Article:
Saturday, 13 December 2008
Nustr Padr, ke sia i llo gel:
sia senghid tew nôn:
gwein tew rheon:
sia ffaeth tew wolont,
syrs lla der sig i llo gel.
Dun nustr pan diwrnal a nu h-eidd;
e pharddun llo nustr phechad a nu,
si nu pharddunan llo nustr phechadur.
E ngheidd rhen di nu in ill temp di drial,
mai llifr nu di'll mal.
Per ill rheon, ill cofaeth e lla leir es ill tew,
per segl e segl. Amen.
Revelation time. It's not Sard or Corsican, neither Aragonese nor Asturian; not Rhaeto-Romansh and certainly not Walloon.
In fact, it's a clever attempt to imagine a form of Romance language that might have developed in sub-Roman Britain had spoken Vulgar Latin swamped and killed off late British, as it did the closely-related Celtic language Gaulish.
For this contra-factual history to have happened, certain things would have had to have occurred. The interaction of Latin and British followed two phases, each the mirror image of the other. That we can discern these two distinct phases is due in part to the fact that the ways in which languages borrow words and structures from other languages with which they are in contact follow certain patterns. We need first to distinguish two types of borrowing: structural and lexical. Structural borrowing refers to the use by language A of a grammatical contruction properly belonging to language B. An easy example in English is the Hiberno-English use of 'after' to make a perfect tense: 'I'm after breaking the window', i.e. 'I've (just) broken the window', representing a literal structural borrowing of Irish Tá mé tar éis an fhuinneog a bhriseadh. But lexical borrowing, on the other hand, merely refers to the use by language A of vocabulary items drawn from language B.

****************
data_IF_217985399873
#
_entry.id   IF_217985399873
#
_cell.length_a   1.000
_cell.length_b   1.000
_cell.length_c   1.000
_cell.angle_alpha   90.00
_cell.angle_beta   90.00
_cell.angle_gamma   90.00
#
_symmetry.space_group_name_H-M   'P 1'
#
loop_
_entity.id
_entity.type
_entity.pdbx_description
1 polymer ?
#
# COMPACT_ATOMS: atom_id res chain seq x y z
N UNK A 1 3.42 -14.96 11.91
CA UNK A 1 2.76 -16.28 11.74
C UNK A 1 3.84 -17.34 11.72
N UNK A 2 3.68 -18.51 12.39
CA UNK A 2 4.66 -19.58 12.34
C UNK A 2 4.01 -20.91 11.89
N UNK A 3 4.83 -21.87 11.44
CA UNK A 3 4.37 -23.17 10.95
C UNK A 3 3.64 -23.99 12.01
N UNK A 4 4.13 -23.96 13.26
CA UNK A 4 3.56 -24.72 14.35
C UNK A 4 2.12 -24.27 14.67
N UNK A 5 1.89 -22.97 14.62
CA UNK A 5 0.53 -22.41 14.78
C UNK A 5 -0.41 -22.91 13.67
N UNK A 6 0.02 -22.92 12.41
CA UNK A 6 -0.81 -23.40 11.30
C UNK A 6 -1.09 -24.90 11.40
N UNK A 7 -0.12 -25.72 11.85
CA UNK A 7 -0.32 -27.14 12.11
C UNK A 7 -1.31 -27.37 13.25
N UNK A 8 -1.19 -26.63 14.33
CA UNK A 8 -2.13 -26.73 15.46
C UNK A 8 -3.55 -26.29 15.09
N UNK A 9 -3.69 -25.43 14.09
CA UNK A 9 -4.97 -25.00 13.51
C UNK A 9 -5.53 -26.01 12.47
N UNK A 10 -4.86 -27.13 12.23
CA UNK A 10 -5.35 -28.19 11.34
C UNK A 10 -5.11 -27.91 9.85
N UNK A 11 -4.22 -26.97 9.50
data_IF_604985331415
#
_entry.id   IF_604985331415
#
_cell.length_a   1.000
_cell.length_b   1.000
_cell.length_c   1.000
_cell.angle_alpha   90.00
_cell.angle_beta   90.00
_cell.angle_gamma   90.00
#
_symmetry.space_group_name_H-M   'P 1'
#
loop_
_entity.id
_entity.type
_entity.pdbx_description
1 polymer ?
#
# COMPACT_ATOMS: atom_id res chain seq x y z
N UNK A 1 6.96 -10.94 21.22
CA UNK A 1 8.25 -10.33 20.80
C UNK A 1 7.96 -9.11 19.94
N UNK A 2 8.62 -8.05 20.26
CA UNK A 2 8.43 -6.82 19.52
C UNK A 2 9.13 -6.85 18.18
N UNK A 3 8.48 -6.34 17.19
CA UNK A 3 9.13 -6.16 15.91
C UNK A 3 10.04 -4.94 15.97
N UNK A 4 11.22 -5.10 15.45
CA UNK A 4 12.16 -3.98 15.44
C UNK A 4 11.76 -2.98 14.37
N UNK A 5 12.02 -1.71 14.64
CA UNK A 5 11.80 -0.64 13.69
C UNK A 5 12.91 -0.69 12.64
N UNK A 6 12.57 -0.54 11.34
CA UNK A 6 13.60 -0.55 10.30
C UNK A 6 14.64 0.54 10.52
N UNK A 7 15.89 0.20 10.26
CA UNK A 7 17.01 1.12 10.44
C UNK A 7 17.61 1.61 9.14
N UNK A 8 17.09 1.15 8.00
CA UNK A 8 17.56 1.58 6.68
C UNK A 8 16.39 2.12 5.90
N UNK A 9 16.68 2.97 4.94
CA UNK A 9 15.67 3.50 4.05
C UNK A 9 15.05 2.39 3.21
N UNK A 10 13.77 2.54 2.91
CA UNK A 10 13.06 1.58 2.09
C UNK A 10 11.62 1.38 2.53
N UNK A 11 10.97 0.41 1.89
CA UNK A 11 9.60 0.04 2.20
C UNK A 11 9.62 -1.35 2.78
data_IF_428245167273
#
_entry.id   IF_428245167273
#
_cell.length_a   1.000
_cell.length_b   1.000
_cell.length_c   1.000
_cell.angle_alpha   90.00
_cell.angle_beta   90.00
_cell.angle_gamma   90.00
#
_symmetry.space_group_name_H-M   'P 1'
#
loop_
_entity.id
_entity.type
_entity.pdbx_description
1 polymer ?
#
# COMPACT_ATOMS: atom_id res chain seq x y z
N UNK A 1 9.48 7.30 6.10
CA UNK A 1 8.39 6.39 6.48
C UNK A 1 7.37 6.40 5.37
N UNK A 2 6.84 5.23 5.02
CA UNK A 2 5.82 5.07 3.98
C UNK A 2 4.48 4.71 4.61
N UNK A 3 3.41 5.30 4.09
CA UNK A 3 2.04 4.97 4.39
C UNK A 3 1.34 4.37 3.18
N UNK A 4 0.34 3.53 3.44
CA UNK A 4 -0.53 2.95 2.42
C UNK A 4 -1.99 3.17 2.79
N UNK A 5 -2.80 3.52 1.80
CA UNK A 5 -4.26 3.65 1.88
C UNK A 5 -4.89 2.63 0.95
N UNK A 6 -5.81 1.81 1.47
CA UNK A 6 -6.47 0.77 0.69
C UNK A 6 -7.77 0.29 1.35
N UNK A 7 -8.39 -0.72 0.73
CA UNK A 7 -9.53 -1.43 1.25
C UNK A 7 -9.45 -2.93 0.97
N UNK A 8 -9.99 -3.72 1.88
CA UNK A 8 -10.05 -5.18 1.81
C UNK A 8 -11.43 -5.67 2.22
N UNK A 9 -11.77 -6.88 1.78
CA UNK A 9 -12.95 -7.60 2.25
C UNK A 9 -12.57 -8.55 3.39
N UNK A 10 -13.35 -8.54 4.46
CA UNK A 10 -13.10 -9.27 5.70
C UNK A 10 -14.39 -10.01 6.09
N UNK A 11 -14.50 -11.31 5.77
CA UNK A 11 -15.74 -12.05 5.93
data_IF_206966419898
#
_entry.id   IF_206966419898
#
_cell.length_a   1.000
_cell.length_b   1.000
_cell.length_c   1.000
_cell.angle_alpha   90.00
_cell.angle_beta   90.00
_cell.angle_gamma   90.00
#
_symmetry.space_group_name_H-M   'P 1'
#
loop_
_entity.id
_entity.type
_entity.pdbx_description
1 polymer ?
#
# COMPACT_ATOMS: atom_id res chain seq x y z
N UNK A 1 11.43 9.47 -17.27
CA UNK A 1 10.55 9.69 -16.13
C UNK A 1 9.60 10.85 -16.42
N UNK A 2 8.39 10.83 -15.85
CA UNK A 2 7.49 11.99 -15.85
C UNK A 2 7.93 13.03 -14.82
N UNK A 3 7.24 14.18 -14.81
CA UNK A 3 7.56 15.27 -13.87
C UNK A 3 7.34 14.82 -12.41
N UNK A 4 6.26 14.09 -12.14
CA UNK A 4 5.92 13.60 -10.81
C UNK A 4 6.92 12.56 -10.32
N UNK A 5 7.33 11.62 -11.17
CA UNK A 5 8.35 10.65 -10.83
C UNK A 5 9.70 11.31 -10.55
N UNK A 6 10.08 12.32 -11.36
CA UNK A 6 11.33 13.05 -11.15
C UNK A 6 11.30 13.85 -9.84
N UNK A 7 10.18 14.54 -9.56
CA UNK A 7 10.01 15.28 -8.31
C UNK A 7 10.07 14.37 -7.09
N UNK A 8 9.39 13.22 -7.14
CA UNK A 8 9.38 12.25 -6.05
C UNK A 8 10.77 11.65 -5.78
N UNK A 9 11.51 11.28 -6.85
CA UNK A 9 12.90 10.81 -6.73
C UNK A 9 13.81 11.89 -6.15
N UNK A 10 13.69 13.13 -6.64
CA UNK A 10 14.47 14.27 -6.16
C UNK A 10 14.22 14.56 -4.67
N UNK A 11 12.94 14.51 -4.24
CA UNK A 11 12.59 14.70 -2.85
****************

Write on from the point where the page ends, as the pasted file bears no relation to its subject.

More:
Structural borrowing is generally a sign that the language being borrowed from is weakening, because it originally arises from imperfect learning of the target language. A British example is the Welsh pluperfect tense: Celtic did not originally have one, and the Welsh pluperfect is ultimately a structural borrowing of the Latin one. Compare:
Latin: amaverat, 'he had loved', which looks like the [perfect stem of the verb] + [the imperfect of the verb 'to be'] (erat, 'he was').
Welsh: doethoedd, 'he had come', which looks like the [perfect stem of the verb, i.e. doeth] + [the imperfect of the verb 'to be'] (oedd, 'he was')
This would have arisen when native speakers of British Latin had to adapt to speaking late British/Neo-Brittonic, with idiosyncratic results as they translated idioms literally and transferred grammatical structures wholesale. A kind of British would have arisen spoken by people whose familial language was or had until recently been Latin, heavily influenced by Latin grammatical structures: the Welsh pluperfect is a kind of fossil of one of these.
On the other hand, huge lexical borrowing of ordinary words occurs in rather different circumstances. Welsh has a large number of Latin borrowings (about 700 odd in total), but a significant proportion of them are very ordinary words for which there must have been a common British term. They include words like 'fish', 'leg',
'arm', 'cabbage', 'bridge', 'beard', 'green', 'cloud', 'wise',